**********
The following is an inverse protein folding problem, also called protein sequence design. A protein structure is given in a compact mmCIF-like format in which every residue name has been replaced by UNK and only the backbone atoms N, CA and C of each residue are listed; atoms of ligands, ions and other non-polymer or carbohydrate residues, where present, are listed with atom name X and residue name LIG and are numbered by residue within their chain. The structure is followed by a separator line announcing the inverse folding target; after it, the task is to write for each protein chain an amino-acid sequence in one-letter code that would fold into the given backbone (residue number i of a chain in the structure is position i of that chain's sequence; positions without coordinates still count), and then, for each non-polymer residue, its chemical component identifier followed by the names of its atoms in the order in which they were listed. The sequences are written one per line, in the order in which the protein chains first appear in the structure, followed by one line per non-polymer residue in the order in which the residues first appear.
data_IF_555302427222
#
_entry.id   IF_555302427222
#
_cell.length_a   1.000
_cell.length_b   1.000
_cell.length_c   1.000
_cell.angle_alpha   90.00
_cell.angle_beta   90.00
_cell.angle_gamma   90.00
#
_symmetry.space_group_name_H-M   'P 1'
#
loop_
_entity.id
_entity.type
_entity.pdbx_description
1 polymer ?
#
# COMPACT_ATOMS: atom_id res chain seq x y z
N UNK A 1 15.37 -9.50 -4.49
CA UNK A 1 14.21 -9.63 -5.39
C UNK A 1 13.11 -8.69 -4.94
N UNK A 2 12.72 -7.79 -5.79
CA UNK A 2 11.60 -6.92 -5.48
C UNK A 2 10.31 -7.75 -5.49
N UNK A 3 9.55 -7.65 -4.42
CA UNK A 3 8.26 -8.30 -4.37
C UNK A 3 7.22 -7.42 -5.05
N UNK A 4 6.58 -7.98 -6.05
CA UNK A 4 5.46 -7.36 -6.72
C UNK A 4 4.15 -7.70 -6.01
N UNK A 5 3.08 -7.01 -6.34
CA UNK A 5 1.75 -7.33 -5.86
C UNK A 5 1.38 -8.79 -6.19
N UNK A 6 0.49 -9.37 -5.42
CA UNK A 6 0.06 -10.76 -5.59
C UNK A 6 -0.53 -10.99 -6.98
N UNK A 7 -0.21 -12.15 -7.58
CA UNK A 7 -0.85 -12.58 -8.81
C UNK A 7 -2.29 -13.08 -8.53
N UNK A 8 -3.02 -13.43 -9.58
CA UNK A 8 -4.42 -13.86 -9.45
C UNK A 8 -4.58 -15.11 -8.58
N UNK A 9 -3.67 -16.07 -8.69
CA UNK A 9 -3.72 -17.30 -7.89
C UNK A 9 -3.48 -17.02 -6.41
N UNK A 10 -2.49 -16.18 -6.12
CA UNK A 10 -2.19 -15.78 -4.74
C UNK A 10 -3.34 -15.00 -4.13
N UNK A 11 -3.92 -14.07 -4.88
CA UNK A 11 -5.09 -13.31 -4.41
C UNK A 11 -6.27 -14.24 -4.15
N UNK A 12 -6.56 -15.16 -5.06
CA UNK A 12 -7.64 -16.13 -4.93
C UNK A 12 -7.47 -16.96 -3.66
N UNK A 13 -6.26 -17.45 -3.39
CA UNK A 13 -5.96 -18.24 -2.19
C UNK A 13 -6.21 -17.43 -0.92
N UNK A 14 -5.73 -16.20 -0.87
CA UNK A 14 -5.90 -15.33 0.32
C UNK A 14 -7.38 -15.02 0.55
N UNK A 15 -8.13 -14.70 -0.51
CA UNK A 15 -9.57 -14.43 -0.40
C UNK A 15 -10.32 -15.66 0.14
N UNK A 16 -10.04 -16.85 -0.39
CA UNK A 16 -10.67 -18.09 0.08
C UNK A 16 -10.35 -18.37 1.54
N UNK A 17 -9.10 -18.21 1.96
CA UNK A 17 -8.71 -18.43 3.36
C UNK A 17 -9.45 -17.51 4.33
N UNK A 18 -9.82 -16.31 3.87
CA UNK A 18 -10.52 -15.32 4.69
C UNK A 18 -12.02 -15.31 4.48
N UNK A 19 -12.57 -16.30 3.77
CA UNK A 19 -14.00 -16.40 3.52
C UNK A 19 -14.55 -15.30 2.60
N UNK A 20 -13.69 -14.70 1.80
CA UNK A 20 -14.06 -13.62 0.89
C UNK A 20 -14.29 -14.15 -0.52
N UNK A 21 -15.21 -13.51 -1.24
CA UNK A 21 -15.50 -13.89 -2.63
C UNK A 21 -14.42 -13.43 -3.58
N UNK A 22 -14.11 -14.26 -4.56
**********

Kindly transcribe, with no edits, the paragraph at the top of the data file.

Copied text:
The following is an inverse protein folding problem, also called protein sequence design. A protein structure is given in a compact mmCIF-like format in which every residue name has been replaced by UNK and only the backbone atoms N, CA and C of each residue are listed; atoms of ligands, ions and other non-polymer or carbohydrate residues, where present, are listed with atom name X and residue name LIG and are numbered by residue within their chain. The structure is followed by a separator line announcing the inverse folding target; after it, the task is to write for each protein chain an amino-acid sequence in one-letter code that would fold into the given backbone (residue number i of a chain in the structure is position i of that chain's sequence; positions without coordinates still count), and then, for each non-polymer residue, its chemical component identifier followed by the names of its atoms in the order in which they were listed. The sequences are written one per line, in the order in which the protein chains first appear in the structure, followed by one line per non-polymer residue in the order in which the residues first appear.